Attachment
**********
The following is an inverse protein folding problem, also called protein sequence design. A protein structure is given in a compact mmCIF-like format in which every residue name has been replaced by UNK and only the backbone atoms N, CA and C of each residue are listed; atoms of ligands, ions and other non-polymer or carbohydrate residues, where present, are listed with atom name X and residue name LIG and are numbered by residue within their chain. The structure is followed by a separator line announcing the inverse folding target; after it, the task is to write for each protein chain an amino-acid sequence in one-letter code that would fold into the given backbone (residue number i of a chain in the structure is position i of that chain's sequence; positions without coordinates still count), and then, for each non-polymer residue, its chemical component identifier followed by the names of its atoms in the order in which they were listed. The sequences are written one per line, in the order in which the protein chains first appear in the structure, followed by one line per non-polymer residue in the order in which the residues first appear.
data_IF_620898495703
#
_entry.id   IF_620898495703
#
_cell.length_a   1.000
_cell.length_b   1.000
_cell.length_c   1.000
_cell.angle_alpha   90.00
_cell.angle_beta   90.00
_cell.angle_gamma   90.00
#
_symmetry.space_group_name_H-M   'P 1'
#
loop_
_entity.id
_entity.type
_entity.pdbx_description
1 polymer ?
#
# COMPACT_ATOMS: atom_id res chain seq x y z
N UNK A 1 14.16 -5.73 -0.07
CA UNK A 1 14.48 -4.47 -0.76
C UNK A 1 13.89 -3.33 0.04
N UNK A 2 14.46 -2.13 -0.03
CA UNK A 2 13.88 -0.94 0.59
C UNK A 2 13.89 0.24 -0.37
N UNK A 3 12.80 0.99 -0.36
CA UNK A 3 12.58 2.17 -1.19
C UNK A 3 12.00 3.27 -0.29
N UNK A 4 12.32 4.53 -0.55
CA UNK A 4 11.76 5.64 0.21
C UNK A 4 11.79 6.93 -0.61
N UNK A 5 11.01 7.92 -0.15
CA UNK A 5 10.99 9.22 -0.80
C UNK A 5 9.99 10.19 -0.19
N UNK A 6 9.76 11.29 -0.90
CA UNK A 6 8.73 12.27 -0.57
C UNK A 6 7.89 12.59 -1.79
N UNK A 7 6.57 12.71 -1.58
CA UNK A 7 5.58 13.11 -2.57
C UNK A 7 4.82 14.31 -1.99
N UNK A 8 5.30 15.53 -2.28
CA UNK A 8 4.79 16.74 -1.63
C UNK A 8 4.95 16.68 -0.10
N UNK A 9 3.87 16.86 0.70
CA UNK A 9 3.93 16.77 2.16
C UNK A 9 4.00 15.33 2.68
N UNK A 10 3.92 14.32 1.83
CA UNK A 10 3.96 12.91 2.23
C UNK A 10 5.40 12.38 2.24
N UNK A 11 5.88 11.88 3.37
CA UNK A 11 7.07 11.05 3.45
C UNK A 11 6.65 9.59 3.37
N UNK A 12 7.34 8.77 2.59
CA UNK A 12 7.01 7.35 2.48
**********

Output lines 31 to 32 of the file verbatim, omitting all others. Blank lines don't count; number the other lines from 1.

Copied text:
N UNK A 4 12.32 4.53 -0.55
CA UNK A 4 11.76 5.64 0.21